Secondly, people still thrive on the social interaction and the bumping into each other and sharing ideas and this notion of the agglomeration. There's a reason why institutions and hospitals are clustered together. Because of that bumping into each other.
That's really the basis of cities, people need to be close to each other to share ideas and create better ones.
As planners we always think about those spaces. There's a reason why public plazas are so popular. There's a reason why people are craving sidewalks, and bike lanes, and nice parks.
It's intrinsic to the human condition. Cars and the highway revolution took some of that away. There's still a place for it, I'm not going talk about it as someone who wants that one-acre lot with a yard. We should still provide options. I think if we can create better cities, it's going go a long way for everyone.
Density and cities go hand-in-hand. It makes more environmental sense to build in the city. Every time you add another building in the suburbs, you're stretching out your infrastructure.
You're creating more vehicle miles, more travel - there's just more of an impact. Whereas you add a 10-story, 20-story tower in Manhattan, most of those people are going take transit or walk or bike.
In a past job, I worked on the Barclays Center Arena. People were freaking out. I worked on the transportation side and said, "well, you're putting an arena up. It's like Madison Square Garden on top of one of the best served transit hubs in the city." It's probably unprecedented to have an arena so well-served by transit. Would you rather have it here, over in some less dense location, where you're going have to create all this economic activity? We can guarantee a lot of people who come are not going to come by car.
Where does community come into that?
Well, that's the thing about planners, and this is where we can get more on the fuzzy side because so much of the work we do has to do with community engagement. In some cases, it's not just about notifying people that some project is happening. I would say 80% of the projects I do, there is some form of robust community engagement where you're getting people's feedback. I think the multidisciplinary folks I work with, generally are very attuned to recognizing the history of the community and recognizing the different tensions and dynamics of a place. What you're getting at is how do you deal when a neighborhood changes? When a neighborhood increases in value? Are you displacing people? What happens to the folks who can no longer afford to live there?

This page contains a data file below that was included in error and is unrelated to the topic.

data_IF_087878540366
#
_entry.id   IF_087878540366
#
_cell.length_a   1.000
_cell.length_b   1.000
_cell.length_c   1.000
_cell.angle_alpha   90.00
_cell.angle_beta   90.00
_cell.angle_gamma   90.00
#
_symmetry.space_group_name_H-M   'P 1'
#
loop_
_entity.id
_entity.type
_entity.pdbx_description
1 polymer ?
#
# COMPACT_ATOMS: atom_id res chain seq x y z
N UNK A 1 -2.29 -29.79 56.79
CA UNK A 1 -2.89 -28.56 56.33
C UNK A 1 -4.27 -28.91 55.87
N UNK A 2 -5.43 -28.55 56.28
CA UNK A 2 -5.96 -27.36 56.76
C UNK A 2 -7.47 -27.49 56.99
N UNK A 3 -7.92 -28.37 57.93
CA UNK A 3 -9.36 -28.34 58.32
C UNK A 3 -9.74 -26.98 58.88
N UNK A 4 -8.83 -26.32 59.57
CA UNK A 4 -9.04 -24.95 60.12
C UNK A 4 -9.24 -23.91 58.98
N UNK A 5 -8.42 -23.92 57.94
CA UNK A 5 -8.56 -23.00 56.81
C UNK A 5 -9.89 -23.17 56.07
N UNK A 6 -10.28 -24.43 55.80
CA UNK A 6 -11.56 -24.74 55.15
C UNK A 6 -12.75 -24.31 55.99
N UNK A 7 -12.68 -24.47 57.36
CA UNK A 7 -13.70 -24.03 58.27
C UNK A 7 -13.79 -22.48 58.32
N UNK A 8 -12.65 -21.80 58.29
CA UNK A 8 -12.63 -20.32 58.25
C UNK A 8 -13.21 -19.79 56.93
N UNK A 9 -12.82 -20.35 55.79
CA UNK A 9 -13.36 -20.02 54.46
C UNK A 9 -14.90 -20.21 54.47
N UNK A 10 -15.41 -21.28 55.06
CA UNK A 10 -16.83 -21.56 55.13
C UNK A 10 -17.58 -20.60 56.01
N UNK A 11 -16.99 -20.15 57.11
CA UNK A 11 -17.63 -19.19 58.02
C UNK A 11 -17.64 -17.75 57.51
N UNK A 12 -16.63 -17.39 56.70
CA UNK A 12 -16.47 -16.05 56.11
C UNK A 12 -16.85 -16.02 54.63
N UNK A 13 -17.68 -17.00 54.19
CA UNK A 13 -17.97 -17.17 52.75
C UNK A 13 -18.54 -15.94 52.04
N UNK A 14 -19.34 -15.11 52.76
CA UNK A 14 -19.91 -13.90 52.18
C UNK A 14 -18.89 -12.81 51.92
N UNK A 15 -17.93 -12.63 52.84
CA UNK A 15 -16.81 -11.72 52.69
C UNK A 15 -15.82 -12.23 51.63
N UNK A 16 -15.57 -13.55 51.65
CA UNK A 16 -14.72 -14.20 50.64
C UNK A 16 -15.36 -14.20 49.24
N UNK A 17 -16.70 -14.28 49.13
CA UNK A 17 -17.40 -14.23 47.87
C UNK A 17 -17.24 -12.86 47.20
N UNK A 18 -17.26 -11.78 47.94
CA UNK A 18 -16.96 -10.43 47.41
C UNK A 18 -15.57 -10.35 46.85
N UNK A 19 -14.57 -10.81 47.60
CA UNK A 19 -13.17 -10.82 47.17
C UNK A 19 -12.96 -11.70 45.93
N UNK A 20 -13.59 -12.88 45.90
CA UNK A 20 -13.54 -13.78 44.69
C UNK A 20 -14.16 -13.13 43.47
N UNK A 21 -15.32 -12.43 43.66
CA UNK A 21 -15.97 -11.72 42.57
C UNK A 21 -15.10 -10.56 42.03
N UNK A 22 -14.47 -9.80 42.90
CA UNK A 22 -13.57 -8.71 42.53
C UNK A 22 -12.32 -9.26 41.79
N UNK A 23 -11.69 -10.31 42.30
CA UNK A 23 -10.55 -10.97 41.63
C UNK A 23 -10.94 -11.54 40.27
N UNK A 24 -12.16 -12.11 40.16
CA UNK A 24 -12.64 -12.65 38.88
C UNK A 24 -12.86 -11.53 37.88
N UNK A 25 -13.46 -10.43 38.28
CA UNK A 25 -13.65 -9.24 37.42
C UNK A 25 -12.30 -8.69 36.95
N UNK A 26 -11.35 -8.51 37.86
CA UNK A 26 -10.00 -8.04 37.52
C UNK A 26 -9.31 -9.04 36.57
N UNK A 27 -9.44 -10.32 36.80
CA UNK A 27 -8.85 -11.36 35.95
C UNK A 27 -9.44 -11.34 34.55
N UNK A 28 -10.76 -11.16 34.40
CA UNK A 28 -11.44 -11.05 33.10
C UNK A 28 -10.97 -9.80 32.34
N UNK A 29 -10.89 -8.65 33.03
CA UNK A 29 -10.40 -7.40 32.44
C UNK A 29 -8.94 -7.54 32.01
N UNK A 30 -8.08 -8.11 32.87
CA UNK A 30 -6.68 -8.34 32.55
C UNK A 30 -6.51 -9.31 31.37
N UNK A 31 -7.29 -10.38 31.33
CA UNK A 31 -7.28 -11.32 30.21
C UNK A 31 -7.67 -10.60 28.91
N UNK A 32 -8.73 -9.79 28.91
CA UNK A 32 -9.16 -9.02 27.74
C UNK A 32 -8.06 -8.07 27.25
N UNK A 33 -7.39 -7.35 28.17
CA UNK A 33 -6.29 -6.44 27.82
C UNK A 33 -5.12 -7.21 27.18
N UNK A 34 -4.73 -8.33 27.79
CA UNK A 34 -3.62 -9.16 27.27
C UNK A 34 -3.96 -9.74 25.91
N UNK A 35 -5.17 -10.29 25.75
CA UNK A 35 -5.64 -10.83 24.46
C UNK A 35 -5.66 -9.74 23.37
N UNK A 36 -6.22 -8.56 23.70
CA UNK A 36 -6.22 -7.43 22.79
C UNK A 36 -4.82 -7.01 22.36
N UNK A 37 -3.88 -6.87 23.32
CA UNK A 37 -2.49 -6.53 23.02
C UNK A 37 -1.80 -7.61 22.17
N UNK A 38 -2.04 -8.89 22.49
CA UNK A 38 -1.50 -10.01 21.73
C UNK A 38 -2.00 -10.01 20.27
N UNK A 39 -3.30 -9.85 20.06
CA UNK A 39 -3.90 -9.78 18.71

We've been spending more time in recent years, really thinking about how you do inclusive development and inclusive planning. How do you create more opportunities for affordable housing? How do you mitigate the impacts of just creating a place and only thinking about space? You have to think about the people. That is part and parcel of all of the projects we work on. How do you make sure that the economic and social benefits of a new investment, of a new project, of a new building, don't just serve one group? Especially in many communities, you have these historical neighborhoods that have always been underserved. How do you make sure those benefits occur to those folks?